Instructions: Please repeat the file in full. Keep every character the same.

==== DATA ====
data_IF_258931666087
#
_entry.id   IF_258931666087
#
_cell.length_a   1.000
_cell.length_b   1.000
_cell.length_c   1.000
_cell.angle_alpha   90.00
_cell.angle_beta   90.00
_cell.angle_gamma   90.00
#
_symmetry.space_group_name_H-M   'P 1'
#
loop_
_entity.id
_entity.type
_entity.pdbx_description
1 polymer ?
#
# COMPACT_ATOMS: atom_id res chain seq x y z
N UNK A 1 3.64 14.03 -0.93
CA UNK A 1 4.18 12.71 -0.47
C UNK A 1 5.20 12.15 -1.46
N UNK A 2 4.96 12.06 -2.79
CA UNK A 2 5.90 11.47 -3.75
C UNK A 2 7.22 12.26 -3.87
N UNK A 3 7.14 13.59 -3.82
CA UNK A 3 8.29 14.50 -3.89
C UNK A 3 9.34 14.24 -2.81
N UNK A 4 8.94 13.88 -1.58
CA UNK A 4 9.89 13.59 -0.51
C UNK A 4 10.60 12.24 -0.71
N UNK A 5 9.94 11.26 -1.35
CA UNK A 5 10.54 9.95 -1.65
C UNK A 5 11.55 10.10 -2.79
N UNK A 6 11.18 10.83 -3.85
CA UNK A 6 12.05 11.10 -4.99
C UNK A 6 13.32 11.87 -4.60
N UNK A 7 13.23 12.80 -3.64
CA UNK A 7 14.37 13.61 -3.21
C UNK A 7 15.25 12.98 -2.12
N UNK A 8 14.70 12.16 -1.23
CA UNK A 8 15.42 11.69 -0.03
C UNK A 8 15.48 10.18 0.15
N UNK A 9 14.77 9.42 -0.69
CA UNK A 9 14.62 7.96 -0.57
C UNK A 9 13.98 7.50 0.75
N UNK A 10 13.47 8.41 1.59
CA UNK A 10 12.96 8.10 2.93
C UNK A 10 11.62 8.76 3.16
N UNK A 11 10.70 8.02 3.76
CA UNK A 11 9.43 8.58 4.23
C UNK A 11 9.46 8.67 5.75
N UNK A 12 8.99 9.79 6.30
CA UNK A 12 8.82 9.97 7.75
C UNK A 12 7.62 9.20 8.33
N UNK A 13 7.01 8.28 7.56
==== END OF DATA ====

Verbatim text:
data_IF_258931666087
#
_entry.id   IF_258931666087
#
_cell.length_a   1.000
_cell.length_b   1.000
_cell.length_c   1.000
_cell.angle_alpha   90.00
_cell.angle_beta   90.00
_cell.angle_gamma   90.00
#
_symmetry.space_group_name_H-M   'P 1'
#
loop_
_entity.id
_entity.type
_entity.pdbx_description
1 polymer ?
#
# COMPACT_ATOMS: atom_id res chain seq x y z
N UNK A 1 3.64 14.03 -0.93
CA UNK A 1 4.18 12.71 -0.47
C UNK A 1 5.20 12.15 -1.46
N UNK A 2 4.96 12.06 -2.79
CA UNK A 2 5.90 11.47 -3.75
C UNK A 2 7.22 12.26 -3.87
N UNK A 3 7.14 13.59 -3.82
CA UNK A 3 8.29 14.50 -3.89
C UNK A 3 9.34 14.24 -2.81
N UNK A 4 8.94 13.88 -1.58
CA UNK A 4 9.89 13.59 -0.51
C UNK A 4 10.60 12.24 -0.71
N UNK A 5 9.94 11.26 -1.35
CA UNK A 5 10.54 9.95 -1.65
C UNK A 5 11.55 10.10 -2.79
N UNK A 6 11.18 10.83 -3.85
CA UNK A 6 12.05 11.10 -4.99
C UNK A 6 13.32 11.87 -4.60
N UNK A 7 13.23 12.80 -3.64
CA UNK A 7 14.37 13.61 -3.21
C UNK A 7 15.25 12.98 -2.12
N UNK A 8 14.70 12.16 -1.23
CA UNK A 8 15.42 11.69 -0.03
C UNK A 8 15.48 10.18 0.15
N UNK A 9 14.77 9.42 -0.69
CA UNK A 9 14.62 7.96 -0.57
C UNK A 9 13.98 7.50 0.75
N UNK A 10 13.47 8.41 1.59
CA UNK A 10 12.96 8.10 2.93
C UNK A 10 11.62 8.76 3.16
N UNK A 11 10.70 8.02 3.76
CA UNK A 11 9.43 8.58 4.23
C UNK A 11 9.46 8.67 5.75
N UNK A 12 8.99 9.79 6.30
CA UNK A 12 8.82 9.97 7.75
C UNK A 12 7.62 9.20 8.33
N UNK A 13 7.01 8.28 7.56